While its limitless specialty foods is one of Kyoto’s charms, it can be difficult to decide which to select as gifts. When in doubt, you can’t go wrong asking Kyoto insiders.
Here are 7 gifts featured in the Japanese cultural magazine Waraku that Kyoto gourmands shared as some of their “go to” Kyoto food gifts.
- 0.0.1 1. “Shiso-mochi Ume” from Sagayoshi
- 0.0.2 2. “Miso-Matsukaze” from Matsuya Tokiwa
- 0.0.3 3. “Gateau Fromage” from Kyoto Brighton Hotel’s Cour Au Midi
- 0.0.4 4. Wasabi Yam Pickles from Uchida Tsukemono
- 0.0.5 5. Irigoma (Roasted Sesame Seeds) from Gion Murata
- 0.0.6 6. “Cha-no-ka” from MaleBranche
- 0.0.7 7. “Jyo-namagashi” from Juko
- 1 Summary
1. “Shiso-mochi Ume” from Sagayoshi
Refer to this site: http://www.trip.kyoto.jp/spot/db/sagayoshi/
“Shiso-mochi Ume” is a dessert in which light koshi-an (red bean paste) is wrapped in rice powder, then further wrapped in sweet vinegar-soaked red shiso (perilla) leaf. With a simple yet sophisticated taste, it’s best to deliver these on the day you purchase them.
2. “Miso-Matsukaze” from Matsuya TokiwaRumoured to have been created at the suggestion of a Daitoku-ji temple monk when this venerable confectionary shop was established, Matsuya Tokiwa’s “Miso-Matsukaze” uses a special white miso as an ingredient that gives this confection a sweet and salty taste, making it a popular Kyoto gift for people who don’t usually eat sweets.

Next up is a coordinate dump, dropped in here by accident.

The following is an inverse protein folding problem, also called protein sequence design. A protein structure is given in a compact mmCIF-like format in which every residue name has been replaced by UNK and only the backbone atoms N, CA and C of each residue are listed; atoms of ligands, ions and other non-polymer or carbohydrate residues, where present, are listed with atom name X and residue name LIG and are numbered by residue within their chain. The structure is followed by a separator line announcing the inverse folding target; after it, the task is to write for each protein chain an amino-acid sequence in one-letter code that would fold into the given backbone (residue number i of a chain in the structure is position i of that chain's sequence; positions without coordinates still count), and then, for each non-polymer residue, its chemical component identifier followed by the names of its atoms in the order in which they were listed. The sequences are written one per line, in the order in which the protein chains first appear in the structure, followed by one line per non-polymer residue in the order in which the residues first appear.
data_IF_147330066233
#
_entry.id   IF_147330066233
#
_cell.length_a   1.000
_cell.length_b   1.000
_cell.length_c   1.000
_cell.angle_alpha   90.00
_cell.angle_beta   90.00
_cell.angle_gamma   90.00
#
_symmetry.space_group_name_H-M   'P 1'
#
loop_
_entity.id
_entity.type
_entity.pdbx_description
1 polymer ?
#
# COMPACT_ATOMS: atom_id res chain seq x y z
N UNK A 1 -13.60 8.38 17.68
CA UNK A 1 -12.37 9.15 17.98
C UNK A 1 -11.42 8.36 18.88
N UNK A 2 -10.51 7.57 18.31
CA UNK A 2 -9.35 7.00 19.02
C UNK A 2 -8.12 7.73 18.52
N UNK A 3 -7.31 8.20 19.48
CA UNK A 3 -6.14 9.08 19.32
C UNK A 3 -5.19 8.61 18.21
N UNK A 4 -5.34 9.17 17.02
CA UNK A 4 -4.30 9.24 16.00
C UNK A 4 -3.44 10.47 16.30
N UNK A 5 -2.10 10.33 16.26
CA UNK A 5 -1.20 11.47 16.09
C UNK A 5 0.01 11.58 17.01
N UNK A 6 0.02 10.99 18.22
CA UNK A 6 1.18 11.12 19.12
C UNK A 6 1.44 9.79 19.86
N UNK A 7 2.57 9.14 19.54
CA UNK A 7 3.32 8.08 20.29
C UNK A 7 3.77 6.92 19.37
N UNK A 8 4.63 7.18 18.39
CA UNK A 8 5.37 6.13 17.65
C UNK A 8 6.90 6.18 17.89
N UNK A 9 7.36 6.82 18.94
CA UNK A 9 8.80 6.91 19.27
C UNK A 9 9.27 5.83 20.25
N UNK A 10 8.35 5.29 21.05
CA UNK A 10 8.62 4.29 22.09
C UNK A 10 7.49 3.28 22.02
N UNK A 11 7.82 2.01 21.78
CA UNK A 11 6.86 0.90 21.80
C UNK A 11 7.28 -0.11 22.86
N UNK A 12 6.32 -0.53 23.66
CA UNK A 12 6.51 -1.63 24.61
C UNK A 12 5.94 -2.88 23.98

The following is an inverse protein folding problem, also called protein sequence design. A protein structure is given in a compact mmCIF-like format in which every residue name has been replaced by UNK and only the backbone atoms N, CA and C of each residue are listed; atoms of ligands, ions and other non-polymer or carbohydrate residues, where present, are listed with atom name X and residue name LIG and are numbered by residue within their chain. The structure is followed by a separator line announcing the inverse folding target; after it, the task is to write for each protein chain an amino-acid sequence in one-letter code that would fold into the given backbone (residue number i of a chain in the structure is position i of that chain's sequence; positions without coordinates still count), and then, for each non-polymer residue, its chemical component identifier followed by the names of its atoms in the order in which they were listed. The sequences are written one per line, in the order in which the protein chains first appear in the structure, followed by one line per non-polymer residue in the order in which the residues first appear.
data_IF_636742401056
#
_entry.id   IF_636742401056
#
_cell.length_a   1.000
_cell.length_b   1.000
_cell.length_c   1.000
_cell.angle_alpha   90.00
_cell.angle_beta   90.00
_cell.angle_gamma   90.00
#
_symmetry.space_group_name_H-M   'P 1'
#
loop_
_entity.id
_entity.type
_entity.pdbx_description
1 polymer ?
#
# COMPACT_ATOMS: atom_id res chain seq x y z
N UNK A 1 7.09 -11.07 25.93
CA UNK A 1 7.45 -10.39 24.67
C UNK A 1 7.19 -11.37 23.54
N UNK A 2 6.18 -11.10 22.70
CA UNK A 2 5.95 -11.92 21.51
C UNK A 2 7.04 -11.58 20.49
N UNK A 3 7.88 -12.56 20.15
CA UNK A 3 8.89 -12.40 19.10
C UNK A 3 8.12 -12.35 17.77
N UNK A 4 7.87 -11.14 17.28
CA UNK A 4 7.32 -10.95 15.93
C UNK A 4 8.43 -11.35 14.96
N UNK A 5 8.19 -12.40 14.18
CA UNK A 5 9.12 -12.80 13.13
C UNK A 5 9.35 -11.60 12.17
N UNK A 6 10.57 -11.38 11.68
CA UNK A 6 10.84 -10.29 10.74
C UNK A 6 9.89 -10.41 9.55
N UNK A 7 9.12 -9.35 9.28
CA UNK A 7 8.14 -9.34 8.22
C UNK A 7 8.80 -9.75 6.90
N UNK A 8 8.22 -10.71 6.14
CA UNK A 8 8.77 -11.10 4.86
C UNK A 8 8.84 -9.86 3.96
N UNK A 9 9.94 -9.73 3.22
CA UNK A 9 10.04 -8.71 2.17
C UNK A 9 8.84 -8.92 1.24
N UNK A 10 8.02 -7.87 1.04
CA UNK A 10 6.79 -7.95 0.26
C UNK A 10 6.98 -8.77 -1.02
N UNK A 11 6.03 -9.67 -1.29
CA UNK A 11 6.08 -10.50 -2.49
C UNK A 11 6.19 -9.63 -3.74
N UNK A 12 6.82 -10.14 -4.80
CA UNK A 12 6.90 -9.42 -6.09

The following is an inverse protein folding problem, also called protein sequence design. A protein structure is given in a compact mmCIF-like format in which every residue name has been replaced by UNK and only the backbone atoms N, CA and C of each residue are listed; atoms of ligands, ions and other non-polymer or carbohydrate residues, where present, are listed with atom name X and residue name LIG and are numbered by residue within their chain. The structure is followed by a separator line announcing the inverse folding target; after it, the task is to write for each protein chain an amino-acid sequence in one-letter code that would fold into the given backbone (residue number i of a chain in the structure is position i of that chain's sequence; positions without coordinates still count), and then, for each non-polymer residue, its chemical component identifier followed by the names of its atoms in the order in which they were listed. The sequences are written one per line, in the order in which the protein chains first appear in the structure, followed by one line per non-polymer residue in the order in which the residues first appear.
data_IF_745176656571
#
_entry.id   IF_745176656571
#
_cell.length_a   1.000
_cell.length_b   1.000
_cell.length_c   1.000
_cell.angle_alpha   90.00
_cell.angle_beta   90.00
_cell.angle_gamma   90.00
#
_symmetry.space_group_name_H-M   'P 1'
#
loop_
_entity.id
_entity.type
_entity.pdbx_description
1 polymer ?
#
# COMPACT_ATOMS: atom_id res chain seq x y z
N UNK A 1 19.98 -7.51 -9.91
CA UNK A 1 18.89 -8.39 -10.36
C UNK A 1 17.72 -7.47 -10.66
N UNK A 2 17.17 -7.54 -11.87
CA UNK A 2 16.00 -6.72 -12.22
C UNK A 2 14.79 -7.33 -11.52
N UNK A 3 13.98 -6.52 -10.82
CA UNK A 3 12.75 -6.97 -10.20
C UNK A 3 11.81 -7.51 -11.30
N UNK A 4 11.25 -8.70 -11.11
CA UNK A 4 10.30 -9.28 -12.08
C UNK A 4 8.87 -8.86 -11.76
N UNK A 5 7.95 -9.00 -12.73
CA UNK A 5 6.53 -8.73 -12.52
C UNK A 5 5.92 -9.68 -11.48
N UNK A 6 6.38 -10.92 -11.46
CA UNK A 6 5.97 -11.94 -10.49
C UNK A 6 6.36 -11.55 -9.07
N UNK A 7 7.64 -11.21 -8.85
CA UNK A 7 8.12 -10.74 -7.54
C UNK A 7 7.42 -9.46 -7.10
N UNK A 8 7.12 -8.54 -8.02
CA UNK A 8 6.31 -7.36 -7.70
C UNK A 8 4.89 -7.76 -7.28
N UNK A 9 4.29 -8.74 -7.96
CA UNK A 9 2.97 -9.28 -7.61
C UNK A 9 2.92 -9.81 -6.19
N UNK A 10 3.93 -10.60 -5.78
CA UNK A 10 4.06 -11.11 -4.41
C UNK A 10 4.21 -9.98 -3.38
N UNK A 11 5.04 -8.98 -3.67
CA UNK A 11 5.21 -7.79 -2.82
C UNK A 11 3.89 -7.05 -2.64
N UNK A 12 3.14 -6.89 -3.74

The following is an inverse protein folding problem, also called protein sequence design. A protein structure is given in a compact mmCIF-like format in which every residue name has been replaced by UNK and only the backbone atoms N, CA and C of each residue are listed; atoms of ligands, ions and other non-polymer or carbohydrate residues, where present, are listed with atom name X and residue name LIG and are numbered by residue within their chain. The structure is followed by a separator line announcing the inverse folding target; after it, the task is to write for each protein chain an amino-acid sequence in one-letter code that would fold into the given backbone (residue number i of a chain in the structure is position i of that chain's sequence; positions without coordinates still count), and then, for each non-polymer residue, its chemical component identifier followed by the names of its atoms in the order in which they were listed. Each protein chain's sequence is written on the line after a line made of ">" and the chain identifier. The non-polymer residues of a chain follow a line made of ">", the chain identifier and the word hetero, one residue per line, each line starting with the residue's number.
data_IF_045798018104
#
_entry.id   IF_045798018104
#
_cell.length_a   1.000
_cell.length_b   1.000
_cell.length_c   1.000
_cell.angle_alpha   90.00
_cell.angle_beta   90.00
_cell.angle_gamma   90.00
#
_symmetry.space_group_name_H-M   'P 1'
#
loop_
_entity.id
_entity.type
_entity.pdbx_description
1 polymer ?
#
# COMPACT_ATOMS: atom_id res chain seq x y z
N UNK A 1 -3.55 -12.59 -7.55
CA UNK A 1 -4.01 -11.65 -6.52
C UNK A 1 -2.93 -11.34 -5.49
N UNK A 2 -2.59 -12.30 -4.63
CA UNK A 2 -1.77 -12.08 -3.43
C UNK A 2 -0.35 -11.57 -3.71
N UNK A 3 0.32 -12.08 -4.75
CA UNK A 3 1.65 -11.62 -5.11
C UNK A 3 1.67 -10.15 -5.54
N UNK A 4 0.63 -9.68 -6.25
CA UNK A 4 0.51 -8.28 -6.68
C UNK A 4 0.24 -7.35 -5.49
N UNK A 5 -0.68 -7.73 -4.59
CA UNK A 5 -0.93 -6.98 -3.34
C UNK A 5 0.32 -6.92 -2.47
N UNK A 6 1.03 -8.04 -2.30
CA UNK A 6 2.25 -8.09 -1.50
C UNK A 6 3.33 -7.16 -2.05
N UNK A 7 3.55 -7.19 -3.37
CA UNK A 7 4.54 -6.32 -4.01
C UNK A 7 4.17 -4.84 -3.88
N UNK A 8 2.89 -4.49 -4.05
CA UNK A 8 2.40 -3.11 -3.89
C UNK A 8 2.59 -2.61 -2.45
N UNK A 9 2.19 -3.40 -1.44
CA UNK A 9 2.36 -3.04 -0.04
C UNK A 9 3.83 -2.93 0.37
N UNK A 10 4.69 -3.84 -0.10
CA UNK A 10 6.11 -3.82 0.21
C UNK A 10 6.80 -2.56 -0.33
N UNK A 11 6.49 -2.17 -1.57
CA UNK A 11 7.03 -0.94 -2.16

3. “Gateau Fromage” from Kyoto Brighton Hotel’s Cour Au MidiThis fresh cheesecake goes perfectly with coffee. The cakes are individually wrapped and are perfect Kyoto souvenirs. You can warm them up in the oven to enjoy the flavour of a fresh-baked cheesecake at home.
Refer to this site: http://news.livedoor.com/article/detail/11611142/
4. Wasabi Yam Pickles from Uchida TsukemonoAt this pickle specialty shop known to use only the highest quality vegetables, the distinct stickiness and crispy texture of its yam pickles with a hint of a wasabi fragrance pairs perfectly with rice, and with some Japanese sake!
5. Irigoma (Roasted Sesame Seeds) from Gion MurataIrigoma (roasted sesame seeds) are used in Buddhist vegetarian cuisine, at Kyoto’s most famous restaurants, and in kitchens. Kyotoites say that once you use Murata-san’s version, you can’t go back.
6. “Cha-no-ka” from MaleBrancheMale Branche’s “Cha-no-ka” langue de chat cookies, created by a tea-appraiser, a tea garden owner, and a patissiere from this popular shop in Kyoto Station’s concourse, is a famous Kyoto souvenir sure to please anyone.
7. “Jyo-namagashi” from JukoYou must eat them on the day you buy them, but the delicious taste of these unbaked treats match their visual beauty.
These items are not all from the most famous shops. As one might expect, the recommendations from insiders in a city known for its hospitality are truly one of a kind. You’ll be sure to please your foodie friends with these authentic Kyoto treats!